Women's ordination is a non-negotiable for us. Yet, the ordination of women is certainly neither included nor implied in the doctrinal articles of the Augsburg Confession. It finds no foundation in our confessions, but has become part of our polity, we believe, by the leading of the Holy Spirit with great blessings for us.
Churches throughout the oikumene exhibit such practices. This is what makes ecumenical work so difficult. The analogy with the Missouri Synod breaks down, however, at the point of reception. By virtue of its interpretation of Scripture, the LC-MS is not free to accept women's ordination.
According to the reading of most theologians of the ELCA, the ELCA is free to accept the historic episcopate without violating either Scripture or its confessional commitment.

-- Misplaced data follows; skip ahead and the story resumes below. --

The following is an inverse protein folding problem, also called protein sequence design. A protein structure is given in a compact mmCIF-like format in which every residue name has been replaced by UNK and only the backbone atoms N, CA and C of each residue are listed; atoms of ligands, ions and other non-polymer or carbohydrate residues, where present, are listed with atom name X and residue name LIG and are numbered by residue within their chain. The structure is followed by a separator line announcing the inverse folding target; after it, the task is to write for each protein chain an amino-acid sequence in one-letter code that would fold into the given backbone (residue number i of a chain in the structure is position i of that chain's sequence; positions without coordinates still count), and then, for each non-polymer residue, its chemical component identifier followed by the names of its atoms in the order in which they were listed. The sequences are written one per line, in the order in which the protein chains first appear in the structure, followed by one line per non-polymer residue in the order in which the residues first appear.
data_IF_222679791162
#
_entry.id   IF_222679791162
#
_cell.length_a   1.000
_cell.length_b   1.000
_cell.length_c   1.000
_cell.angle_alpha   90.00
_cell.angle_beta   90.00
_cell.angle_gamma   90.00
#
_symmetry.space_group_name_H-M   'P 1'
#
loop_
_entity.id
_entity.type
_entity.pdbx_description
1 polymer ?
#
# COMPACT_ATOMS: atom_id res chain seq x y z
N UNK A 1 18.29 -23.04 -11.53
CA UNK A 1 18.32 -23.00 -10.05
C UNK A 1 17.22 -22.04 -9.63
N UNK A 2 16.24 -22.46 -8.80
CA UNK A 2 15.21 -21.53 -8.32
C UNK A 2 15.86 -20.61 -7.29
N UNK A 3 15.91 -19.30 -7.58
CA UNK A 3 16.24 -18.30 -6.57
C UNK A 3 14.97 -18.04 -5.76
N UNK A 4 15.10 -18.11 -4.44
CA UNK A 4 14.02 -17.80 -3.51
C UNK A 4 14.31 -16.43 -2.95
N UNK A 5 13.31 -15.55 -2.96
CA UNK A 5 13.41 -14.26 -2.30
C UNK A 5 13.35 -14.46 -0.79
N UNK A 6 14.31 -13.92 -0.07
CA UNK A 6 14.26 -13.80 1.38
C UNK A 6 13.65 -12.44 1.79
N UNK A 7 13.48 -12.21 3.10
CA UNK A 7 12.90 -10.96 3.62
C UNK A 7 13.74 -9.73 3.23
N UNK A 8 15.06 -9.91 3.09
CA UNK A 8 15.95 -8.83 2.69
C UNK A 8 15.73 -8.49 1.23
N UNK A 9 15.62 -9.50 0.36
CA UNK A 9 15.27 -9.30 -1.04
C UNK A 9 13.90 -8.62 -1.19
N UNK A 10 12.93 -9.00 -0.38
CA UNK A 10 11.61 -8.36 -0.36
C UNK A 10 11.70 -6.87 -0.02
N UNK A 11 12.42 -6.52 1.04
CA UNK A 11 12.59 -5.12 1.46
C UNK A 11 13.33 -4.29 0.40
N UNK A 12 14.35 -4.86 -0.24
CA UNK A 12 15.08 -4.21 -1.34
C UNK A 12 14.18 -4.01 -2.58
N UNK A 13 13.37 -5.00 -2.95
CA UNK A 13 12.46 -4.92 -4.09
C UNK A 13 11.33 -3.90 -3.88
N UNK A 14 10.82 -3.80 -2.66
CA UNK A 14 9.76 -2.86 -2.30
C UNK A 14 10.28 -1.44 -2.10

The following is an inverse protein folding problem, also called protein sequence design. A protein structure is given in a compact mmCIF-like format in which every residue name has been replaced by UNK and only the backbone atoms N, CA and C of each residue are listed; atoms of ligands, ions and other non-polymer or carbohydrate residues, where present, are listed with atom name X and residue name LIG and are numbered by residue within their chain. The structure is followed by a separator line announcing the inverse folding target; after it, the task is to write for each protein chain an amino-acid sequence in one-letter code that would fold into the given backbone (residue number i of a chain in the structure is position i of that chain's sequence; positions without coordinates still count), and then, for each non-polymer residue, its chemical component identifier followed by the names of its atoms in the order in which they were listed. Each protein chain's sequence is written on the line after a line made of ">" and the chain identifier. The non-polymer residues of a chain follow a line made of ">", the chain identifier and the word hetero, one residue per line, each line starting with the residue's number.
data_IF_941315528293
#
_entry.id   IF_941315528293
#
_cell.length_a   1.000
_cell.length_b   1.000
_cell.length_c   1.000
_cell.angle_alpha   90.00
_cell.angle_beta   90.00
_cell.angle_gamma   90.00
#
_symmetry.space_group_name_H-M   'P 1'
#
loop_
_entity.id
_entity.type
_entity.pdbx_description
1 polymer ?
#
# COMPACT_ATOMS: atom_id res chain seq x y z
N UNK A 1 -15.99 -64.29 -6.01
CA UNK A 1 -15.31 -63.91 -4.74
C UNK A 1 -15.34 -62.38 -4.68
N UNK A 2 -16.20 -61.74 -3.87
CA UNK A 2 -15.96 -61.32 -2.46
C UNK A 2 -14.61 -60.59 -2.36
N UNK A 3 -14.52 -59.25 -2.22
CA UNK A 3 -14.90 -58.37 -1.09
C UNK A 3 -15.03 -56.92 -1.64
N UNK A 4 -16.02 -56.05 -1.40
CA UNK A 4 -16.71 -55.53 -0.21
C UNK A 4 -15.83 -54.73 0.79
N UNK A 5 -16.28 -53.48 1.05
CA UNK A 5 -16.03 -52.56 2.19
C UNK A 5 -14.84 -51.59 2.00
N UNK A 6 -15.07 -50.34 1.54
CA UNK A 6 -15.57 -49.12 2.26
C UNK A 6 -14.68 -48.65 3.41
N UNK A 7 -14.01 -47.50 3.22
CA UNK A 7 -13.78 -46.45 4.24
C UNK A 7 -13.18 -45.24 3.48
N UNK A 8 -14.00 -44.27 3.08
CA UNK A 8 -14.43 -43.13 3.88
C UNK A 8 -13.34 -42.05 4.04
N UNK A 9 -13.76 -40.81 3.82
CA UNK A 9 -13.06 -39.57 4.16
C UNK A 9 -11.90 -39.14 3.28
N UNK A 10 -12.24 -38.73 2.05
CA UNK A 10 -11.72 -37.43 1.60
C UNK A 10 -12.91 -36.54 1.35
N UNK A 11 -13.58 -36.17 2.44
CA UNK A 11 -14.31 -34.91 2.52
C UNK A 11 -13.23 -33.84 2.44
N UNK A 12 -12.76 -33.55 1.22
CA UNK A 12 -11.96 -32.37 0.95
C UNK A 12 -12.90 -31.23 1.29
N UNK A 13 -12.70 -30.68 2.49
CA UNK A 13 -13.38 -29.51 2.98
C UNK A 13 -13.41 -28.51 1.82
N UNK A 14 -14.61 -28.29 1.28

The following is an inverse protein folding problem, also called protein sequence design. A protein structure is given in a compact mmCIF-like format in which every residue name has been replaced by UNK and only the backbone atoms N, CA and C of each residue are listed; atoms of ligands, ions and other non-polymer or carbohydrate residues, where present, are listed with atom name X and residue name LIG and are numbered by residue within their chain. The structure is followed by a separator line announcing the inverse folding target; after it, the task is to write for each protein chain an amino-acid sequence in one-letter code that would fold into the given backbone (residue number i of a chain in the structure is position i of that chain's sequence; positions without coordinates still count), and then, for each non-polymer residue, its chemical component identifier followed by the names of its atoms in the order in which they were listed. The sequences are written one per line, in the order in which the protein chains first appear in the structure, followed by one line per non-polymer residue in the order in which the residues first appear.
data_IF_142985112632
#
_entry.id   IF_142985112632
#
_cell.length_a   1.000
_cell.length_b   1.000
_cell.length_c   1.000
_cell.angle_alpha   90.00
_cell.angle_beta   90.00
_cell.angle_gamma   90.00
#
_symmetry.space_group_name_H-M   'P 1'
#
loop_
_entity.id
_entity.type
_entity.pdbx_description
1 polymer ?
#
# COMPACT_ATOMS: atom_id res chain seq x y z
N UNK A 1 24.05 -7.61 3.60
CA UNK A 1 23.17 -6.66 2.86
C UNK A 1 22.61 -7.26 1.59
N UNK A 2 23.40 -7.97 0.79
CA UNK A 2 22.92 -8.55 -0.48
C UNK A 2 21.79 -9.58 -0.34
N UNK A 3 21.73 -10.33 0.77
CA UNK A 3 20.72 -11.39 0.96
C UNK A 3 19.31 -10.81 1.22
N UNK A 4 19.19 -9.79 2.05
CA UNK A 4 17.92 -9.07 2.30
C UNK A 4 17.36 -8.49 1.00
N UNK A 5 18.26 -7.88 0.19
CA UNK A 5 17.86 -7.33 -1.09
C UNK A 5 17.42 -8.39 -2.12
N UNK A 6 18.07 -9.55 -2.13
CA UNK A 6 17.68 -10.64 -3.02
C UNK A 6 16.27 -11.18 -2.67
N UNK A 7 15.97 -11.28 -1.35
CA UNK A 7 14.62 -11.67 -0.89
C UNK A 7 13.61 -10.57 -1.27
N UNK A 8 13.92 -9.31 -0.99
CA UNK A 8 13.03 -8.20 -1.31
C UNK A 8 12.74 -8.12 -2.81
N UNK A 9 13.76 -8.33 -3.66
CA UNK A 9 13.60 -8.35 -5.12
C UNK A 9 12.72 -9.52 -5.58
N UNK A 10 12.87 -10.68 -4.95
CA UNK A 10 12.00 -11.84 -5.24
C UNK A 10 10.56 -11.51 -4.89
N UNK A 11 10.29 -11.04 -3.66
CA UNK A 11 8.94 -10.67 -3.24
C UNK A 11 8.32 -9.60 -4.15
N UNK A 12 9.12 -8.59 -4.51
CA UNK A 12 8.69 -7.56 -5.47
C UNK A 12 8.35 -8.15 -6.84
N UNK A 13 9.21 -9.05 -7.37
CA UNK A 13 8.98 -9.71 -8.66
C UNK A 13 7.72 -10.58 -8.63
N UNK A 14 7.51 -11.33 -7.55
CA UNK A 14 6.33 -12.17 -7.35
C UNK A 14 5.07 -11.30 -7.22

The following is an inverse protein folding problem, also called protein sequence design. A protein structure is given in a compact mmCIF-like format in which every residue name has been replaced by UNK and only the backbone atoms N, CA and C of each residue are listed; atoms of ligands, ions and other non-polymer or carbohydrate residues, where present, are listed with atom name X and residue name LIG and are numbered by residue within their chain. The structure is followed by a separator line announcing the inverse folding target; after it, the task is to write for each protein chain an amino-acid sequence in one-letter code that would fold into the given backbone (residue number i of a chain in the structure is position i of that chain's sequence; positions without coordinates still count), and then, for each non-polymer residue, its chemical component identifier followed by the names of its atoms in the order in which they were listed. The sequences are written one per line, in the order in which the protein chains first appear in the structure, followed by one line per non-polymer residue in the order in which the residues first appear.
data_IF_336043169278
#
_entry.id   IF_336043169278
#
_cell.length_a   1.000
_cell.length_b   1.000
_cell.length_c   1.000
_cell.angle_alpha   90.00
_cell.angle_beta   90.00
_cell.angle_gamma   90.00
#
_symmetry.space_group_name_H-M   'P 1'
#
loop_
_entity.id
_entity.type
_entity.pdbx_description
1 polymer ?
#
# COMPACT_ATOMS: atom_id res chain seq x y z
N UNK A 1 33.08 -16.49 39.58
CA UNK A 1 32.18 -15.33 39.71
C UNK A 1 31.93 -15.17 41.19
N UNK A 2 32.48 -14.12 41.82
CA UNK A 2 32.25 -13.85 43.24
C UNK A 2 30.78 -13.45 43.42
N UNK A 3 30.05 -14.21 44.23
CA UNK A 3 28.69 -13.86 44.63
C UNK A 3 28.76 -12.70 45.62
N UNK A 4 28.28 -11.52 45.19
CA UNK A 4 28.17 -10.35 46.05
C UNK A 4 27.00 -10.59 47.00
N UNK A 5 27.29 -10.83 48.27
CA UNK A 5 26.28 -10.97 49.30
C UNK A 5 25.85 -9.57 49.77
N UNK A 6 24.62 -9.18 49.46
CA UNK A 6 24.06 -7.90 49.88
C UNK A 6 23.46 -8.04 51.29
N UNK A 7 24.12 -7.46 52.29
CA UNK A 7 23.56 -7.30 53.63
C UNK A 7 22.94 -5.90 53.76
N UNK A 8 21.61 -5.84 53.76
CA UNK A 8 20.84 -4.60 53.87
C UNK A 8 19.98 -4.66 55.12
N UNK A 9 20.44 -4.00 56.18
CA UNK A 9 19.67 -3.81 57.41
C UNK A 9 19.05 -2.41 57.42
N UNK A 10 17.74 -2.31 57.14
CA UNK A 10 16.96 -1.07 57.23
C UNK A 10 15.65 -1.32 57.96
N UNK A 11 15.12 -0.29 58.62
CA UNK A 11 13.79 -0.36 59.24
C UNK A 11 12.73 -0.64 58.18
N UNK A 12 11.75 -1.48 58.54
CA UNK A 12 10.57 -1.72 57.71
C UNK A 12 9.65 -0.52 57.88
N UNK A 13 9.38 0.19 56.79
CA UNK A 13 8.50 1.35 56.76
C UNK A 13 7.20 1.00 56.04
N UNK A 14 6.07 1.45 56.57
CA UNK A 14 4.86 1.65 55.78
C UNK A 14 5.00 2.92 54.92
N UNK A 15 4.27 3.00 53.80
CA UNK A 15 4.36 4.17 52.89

Is the historic episcopate worth the struggle over its acceptance by our church? For many, most notably Martin E. Marty, chair of the drafting committee for Called to Common Mission,
for the sake of the visible unity of the church, the answer is an emphatic yes.
At the terminus of a strife-filled millennium which has left the Christian Church in shards, and perplexed at the massive cultural changes that have come upon them, Christians holding the great Tradition recognize their need for fellowship with one another to maintain their hold on the gospel and further their witness in love and service.
But I think the historic episcopate also bears an intrinsic value that commends it to us. Wright defines the historic episcopate this way:
The historic episcopate is a succession of bishops or church leaders whose roots are planted in the time of the early church, pointing back to the centrality of Christ and the teaching of the apostles, pointing to the biblical canon, the creeds, and the councils, while at the same time pointing forward in order to oversee, or superintend, or give leadership to the mission of the church today.